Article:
By Rabbi Chanan Krivisky
On the threshold of the Jewish New Year, every one of us, man and woman, pauses to draw up a balance sheet of one’s record in the past year. We resolve to better ourselves and pray for a happy year, materially and spiritually.
Our sages say that giving Tzedakah (charity) or even better, performing acts of righteousness, to the needy opens the way for our prayers to bring us good health, prosperity and happiness.
Human beings possess a body and a soul. Just as there is material poverty (in food, clothing and shelter), so there is spiritual poverty, where the deficiency is in spiritual things: knowledge of the Torah, the observance of the Mitzvahs and the practice of good deeds.
Said our sages: “How are we to understand the words of the prophet, ‘When you see a poor man, clothe him?’” Surely, also in this sense: “When you see a man lacking in the knowledge of the Torah, take him in to your house, teach him the Shema Yisrael prayer, encourage him to fulfill the Mitzvahs, teach him Torah, etc.”
When we are about to appear before the Supreme Judge on Rosh Hashanah, we must take stock, each one according to his own measure—the possibilities and opportunities one has—as to how well we have practiced, both material and spiritual deeds of charity and kindness.
Even as the poorest among the poor has opportunities to practice acts of kindness towards his fellows, so has the spiritually poor man opportunities to benefit others through exercising good influence upon his friends and neighbors in the observance of the Torah and Mitzvahs.
When the Rebbe, Rabbi Menachem Mendel Schneerson, sent his first Chabad emissaries to Morocco, they asked him where should they begin building and servicing the Jewish community. The Rebbe instructed them to ask the people in the community what they need. The implication being they will surely need help in Torah and Mitzvahs, but through both material and spiritual strengthening.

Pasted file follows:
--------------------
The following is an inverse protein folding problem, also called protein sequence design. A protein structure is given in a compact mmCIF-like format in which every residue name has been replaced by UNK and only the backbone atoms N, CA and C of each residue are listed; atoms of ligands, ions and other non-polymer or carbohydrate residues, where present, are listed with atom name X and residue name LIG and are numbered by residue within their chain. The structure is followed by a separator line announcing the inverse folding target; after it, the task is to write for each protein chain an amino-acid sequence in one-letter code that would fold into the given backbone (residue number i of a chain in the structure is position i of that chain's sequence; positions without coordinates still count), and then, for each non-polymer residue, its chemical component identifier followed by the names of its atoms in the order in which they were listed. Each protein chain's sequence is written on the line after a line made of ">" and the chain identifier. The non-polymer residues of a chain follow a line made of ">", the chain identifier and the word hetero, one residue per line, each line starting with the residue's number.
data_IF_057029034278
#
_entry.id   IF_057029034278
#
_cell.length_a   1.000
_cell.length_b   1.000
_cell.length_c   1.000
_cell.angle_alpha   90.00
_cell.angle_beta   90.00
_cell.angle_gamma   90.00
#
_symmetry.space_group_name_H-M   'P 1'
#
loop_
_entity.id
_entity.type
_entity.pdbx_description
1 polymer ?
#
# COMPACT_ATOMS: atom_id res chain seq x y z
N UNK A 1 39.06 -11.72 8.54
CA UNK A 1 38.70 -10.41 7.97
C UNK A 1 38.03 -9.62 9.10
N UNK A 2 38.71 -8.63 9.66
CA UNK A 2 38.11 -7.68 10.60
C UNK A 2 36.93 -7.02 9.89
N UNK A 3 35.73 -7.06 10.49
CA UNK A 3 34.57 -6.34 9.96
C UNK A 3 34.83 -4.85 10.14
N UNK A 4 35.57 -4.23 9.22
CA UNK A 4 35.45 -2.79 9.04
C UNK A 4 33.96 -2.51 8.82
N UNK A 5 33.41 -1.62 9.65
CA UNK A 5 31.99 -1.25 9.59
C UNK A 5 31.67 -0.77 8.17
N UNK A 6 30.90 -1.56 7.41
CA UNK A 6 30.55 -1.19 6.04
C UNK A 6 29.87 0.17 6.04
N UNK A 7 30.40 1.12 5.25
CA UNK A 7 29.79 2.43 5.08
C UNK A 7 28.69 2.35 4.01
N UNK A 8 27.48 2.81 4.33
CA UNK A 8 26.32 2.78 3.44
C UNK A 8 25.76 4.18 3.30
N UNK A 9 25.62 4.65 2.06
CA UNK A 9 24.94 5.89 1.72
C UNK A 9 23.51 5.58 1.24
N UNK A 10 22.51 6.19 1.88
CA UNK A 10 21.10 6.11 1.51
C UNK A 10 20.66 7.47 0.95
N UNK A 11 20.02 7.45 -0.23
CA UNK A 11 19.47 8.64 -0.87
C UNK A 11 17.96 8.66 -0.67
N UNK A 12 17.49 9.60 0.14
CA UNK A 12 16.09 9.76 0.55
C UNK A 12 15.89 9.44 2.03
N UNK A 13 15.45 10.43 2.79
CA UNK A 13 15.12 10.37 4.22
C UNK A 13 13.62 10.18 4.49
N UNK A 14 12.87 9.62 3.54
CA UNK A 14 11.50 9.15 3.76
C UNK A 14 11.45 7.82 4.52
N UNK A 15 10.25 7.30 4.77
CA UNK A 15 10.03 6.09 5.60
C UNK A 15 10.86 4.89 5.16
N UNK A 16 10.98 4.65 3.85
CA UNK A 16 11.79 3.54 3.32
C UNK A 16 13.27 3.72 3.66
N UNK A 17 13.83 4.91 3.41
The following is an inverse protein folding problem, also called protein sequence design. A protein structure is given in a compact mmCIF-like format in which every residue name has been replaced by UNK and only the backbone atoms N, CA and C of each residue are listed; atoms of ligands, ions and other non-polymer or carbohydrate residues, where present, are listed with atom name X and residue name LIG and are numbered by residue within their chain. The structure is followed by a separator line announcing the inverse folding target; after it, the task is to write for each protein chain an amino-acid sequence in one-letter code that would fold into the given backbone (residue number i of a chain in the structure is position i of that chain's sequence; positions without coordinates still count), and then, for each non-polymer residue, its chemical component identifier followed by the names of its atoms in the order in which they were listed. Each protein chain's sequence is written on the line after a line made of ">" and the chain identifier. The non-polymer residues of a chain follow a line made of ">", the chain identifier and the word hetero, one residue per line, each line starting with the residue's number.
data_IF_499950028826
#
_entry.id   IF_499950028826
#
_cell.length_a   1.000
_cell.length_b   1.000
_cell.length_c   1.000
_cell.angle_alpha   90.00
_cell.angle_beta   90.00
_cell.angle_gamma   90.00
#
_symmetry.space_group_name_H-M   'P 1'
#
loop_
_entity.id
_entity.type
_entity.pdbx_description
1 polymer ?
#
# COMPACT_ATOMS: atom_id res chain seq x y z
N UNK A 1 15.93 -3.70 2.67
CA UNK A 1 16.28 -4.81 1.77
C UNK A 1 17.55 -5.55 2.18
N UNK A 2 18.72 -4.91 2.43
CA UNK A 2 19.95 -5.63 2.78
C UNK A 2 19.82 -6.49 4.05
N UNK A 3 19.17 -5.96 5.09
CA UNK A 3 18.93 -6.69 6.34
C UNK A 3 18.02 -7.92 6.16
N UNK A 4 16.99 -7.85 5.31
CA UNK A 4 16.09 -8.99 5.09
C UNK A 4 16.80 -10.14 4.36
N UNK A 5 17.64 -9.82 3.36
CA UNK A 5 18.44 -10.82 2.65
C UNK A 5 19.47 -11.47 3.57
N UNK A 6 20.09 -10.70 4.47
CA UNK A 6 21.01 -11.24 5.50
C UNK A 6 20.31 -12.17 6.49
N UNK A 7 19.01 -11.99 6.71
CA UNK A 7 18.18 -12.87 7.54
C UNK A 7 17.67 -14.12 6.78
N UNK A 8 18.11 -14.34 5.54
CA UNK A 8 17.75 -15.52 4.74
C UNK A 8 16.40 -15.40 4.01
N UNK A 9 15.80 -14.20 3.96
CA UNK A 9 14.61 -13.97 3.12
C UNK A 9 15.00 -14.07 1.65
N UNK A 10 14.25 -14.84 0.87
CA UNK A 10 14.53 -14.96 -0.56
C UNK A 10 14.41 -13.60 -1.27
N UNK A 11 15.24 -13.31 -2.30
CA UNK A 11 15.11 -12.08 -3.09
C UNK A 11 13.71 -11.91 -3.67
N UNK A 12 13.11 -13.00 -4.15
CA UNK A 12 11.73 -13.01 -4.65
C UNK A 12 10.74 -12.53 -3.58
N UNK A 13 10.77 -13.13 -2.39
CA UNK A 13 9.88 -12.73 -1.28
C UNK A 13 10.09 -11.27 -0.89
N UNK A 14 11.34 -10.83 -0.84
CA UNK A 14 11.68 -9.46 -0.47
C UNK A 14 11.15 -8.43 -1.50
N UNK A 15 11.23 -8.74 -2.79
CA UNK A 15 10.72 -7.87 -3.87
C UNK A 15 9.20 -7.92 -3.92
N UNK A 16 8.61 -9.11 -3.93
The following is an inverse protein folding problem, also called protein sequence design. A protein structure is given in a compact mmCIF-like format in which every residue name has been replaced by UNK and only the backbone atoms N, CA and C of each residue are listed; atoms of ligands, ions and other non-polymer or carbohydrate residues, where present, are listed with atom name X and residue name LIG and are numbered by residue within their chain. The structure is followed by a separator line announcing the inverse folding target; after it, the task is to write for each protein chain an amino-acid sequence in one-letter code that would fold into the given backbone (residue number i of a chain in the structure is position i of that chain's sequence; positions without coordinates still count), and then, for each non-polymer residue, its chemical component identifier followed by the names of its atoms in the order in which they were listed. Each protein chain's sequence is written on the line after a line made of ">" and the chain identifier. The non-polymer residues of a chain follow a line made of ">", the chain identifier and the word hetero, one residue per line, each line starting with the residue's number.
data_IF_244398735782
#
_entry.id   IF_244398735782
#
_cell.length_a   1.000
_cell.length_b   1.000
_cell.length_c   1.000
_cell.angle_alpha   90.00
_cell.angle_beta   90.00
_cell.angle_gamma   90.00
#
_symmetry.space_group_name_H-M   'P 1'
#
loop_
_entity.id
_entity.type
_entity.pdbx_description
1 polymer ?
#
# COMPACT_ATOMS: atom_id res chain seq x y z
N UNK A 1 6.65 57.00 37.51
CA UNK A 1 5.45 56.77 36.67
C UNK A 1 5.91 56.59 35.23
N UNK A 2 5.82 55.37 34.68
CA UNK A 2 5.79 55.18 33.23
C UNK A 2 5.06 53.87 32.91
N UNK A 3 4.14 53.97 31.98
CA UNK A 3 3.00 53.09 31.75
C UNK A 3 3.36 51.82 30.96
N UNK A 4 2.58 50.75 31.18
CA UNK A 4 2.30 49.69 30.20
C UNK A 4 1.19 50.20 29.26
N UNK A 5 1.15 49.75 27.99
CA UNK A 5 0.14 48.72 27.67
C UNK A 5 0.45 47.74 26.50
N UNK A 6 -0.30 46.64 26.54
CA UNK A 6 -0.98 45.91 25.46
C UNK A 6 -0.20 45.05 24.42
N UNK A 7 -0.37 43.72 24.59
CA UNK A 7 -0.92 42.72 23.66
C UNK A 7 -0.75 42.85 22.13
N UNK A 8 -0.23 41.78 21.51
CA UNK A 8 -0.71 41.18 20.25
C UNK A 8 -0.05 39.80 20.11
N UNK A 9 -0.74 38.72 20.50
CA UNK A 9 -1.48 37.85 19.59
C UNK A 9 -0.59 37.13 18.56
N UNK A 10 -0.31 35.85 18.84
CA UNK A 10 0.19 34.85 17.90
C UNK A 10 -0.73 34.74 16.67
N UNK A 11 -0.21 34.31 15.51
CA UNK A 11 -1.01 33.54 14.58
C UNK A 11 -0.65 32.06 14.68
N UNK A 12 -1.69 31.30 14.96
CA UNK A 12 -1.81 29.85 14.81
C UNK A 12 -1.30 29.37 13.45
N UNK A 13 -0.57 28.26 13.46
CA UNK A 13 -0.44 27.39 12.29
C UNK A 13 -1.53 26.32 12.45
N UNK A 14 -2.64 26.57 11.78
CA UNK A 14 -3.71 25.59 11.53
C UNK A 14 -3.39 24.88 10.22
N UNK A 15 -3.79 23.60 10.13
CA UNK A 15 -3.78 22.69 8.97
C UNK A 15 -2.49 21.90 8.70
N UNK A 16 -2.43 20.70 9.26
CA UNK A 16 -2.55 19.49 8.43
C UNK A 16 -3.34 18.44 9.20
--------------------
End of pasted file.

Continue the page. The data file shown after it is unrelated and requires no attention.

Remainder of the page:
Naturally, the materially wealthy and spiritually rich (the spiritual leaders, Torah scholars, etc.), must be lavish in their acts of Tzedakah, in money and time, on behalf of their brothers and sisters, who are less fortunate than they, to save them, heal them and strengthen them, each body and soul.
This is how we can really live lavishly—by both giving and receiving, both materially and spiritually—and thereby living meaningful, rewarding holistic lives through ensuring those around us are as well.
As a rabbi of a truly “startup” community-based Jewish organization, MiYaD, this a balance I strive to achieve in my own life and encourage in others. The famous adage of Anne Frank, who quotes Maimonides saying, “No one has ever become poor by giving,” is a constant source of inspiration to live by.
May our Merciful Father in heaven inscribe every one of us all unto a good and happy year, materially and spiritually, and bring us the true redemption through our righteous Messiah, speedily in our time. Amen.